Dwight Johnson (above, far right, back row) and Neal Wilkinson (far left, front row), alumni of the Center for Youth Ministry Training, participated in a week-long immersion class entitled Engaging the City—Urban Theology After Ferguson: The Ferguson Fiasco, taught by Memphis Theological Seminary professor Dr. Andre Johnson (back row, fourth from left).
Classes in urban theology explore and focus on the current dynamics found in urban societies that call and challenge the church to re-examine ways of ministry. They also allow students to examine their own theological positions as they specifically relate to urban situations of poverty, addiction, racism, sexism, violence, unemployment, environmental toxicity, prison, and inadequate education. The emphasis of the class was to challenge personal theology in the ever changing waves of our society and culture.
Dwight’s and Neal’s ministry contexts are very different: Dwight serves an inner city ministry and Neal serves at a large suburban church in an affluent area. Below are their reflections on their experience in the class and the on trip to Ferguson, Missouri.
Dwight: “You’re going where?!” exclaimed an important person in my life. Somewhat critical of the direction of the conversation, I responded with, “I’m going to Ferguson for an urban theology class.” I could sense the fear and doubt in the voice of this individual as they moved to, “Are you sure you really need to go? Are you sure that this is what the Lord is leading you to do?” I paused for a moment as the words echoed in my ears and through my heart. I said, simply, “I am sure. I must go.” I have rarely felt such a strong conviction to do something, and my decision was informed contextually.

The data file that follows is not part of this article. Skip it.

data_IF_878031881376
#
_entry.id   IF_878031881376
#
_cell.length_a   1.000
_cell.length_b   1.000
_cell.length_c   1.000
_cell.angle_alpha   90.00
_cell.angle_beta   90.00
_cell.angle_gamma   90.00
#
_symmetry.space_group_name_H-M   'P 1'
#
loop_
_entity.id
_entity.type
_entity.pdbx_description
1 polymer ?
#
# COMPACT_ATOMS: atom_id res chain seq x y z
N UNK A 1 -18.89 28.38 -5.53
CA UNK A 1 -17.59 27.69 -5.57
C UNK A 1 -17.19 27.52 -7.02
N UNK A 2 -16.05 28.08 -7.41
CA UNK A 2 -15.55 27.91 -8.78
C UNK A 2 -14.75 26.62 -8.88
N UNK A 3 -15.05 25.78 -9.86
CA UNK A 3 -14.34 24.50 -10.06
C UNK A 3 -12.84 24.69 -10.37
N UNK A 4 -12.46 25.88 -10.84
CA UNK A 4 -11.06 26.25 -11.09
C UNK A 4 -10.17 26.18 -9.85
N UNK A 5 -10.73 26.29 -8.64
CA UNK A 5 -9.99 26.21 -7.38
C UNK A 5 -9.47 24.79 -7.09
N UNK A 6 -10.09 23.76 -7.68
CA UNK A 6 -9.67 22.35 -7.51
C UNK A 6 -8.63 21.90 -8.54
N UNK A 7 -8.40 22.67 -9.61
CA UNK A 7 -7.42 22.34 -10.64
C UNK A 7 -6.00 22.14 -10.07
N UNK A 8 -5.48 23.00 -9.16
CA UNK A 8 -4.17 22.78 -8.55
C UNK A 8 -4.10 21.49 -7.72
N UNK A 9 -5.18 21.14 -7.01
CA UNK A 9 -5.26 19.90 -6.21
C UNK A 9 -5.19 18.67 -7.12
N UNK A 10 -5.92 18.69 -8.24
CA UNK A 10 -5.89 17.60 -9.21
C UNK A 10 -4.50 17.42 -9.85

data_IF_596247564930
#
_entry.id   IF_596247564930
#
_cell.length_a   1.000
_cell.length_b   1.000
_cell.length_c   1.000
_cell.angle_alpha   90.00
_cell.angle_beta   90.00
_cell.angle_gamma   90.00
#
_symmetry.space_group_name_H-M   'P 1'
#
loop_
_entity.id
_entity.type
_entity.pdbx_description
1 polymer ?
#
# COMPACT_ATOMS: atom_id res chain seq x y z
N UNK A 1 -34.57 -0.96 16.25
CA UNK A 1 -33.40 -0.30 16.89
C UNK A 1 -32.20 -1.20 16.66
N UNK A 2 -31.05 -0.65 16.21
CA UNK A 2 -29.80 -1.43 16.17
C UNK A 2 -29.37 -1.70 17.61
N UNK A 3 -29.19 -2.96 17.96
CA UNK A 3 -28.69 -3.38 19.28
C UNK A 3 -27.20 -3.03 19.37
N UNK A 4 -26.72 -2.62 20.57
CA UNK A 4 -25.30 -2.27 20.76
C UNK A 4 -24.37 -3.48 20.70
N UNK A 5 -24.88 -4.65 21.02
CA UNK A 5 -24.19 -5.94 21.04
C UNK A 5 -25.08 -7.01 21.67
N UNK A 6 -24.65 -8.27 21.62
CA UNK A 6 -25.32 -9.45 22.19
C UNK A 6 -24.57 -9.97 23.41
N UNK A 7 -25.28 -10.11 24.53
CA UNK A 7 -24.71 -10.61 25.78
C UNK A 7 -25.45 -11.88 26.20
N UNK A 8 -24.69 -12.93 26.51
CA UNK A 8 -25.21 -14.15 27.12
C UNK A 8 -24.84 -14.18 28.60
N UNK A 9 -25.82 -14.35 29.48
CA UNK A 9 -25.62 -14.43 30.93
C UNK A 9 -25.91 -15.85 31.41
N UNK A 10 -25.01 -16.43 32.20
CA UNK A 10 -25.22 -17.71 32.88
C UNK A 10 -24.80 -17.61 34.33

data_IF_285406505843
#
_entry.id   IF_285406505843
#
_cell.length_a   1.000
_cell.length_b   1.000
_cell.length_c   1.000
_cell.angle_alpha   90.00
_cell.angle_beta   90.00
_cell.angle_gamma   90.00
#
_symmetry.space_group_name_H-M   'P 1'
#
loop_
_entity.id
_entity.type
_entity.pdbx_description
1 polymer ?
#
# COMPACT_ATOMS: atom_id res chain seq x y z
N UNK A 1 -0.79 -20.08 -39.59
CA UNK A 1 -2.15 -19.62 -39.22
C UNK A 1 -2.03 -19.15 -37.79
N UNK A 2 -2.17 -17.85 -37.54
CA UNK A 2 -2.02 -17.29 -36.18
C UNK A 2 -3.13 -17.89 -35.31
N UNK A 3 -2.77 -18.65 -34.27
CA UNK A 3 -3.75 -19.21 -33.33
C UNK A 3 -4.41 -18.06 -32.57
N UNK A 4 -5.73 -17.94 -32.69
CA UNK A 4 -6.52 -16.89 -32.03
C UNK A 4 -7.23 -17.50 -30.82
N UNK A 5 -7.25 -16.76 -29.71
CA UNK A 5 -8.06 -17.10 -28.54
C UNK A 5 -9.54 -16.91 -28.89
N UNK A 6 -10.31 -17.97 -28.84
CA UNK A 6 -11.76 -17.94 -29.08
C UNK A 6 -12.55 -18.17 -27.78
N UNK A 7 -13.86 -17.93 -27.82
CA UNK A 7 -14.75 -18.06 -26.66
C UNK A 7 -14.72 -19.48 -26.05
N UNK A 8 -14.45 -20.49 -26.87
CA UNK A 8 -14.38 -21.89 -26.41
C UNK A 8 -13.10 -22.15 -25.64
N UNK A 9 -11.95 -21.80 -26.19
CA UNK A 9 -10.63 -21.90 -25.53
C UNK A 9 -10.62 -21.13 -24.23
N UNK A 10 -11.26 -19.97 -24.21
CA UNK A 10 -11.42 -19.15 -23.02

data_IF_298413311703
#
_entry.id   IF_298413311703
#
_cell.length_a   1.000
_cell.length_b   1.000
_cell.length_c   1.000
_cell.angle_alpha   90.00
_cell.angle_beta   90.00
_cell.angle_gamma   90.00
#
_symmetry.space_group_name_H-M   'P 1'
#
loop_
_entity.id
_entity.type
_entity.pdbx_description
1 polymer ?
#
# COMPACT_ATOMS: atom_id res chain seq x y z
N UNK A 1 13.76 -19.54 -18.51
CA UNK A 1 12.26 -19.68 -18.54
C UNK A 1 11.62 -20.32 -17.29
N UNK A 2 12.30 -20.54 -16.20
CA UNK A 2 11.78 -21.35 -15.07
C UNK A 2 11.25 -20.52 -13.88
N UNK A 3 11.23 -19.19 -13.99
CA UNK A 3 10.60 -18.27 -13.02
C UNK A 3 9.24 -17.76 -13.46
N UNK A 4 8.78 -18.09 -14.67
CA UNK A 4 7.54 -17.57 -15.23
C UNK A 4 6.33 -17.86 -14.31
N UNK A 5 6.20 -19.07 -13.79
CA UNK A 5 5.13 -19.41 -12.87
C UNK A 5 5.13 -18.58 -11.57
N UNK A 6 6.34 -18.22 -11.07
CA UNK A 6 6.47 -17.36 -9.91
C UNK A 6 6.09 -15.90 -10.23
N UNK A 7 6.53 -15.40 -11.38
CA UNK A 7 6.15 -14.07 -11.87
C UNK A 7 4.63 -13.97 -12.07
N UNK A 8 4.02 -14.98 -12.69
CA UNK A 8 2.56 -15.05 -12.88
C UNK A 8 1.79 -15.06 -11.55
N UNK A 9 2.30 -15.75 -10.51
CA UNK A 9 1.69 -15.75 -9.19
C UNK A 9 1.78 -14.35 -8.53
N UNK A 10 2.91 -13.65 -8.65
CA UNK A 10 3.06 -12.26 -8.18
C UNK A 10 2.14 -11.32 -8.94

Growing up in a single parent household as an African-American male, Mike Brown didn’t seem so different. In both my upbringing and my professional contexts, I couldn’t help but feel a sense of responsibility to go deeper into what was happening in Ferguson because Ferguson continues to happen in the majority of American cities.
Neal: On the night that the Ferguson grand jury voted not to indict Officer Darren Wilson in the death of Michael Brown, I had just arrived in Missouri for Thanksgiving with my in-laws. Though our eight hour drive had been long, sleep eluded me. I was glued to my Twitter feed watching the reactions to the decision, which were so divisive and hateful. Among the most disturbing was a Tweet from a teen from the local high school that said “If you don’t like America, go back to your Ebola-infested homes in Africa.” I was confused, hurt, and despairing.
I’m a middle class, white, Northern Irish male. I grew up trusting the social and political systems in which I was embodied, and absorbed that civil obedience was the path to a successful life. I trust that the police will serve me, and I trust that by staying in school and staying out of trouble, I will find a sustainable path to the future.
This is not the case for the protestors in Ferguson. Their world is full of distrust—of the police, the justice system, and the politicians who fail to serve them.